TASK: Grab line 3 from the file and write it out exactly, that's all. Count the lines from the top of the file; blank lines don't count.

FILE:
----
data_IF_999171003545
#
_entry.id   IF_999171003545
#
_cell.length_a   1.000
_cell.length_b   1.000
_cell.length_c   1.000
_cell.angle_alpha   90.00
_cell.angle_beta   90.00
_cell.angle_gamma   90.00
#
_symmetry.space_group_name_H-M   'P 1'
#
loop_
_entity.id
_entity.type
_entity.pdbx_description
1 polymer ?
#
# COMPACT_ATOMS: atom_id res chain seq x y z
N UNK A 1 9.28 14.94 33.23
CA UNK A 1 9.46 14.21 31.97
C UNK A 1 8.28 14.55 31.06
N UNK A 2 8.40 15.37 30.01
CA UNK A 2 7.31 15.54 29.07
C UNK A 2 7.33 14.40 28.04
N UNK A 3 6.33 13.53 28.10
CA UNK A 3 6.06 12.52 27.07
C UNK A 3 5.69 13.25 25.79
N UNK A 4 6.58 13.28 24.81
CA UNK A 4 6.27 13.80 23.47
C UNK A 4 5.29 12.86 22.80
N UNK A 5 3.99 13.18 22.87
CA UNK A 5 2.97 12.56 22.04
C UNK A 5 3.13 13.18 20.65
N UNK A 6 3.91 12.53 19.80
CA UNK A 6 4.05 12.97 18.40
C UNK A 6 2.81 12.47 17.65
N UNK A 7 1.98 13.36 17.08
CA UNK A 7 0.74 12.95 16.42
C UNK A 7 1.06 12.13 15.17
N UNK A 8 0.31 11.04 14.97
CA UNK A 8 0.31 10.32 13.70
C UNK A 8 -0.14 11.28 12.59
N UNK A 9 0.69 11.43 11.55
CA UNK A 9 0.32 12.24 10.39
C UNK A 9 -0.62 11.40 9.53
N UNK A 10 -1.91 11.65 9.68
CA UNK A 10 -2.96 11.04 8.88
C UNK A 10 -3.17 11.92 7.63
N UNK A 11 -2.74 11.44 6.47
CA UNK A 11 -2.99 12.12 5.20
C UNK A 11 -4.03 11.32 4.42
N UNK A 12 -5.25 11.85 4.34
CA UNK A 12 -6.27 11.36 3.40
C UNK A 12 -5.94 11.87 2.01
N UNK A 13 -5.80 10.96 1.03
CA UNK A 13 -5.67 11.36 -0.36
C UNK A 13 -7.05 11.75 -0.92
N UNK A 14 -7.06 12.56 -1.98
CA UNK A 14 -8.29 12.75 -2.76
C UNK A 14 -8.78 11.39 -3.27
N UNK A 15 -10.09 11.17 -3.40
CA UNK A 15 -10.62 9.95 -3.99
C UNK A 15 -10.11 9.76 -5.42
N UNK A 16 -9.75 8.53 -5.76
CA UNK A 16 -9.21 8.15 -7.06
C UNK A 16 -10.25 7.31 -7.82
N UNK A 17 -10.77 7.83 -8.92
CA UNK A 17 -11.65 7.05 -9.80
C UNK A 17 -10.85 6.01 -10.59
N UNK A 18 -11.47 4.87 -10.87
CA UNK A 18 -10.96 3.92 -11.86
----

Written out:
_entry.id   IF_999171003545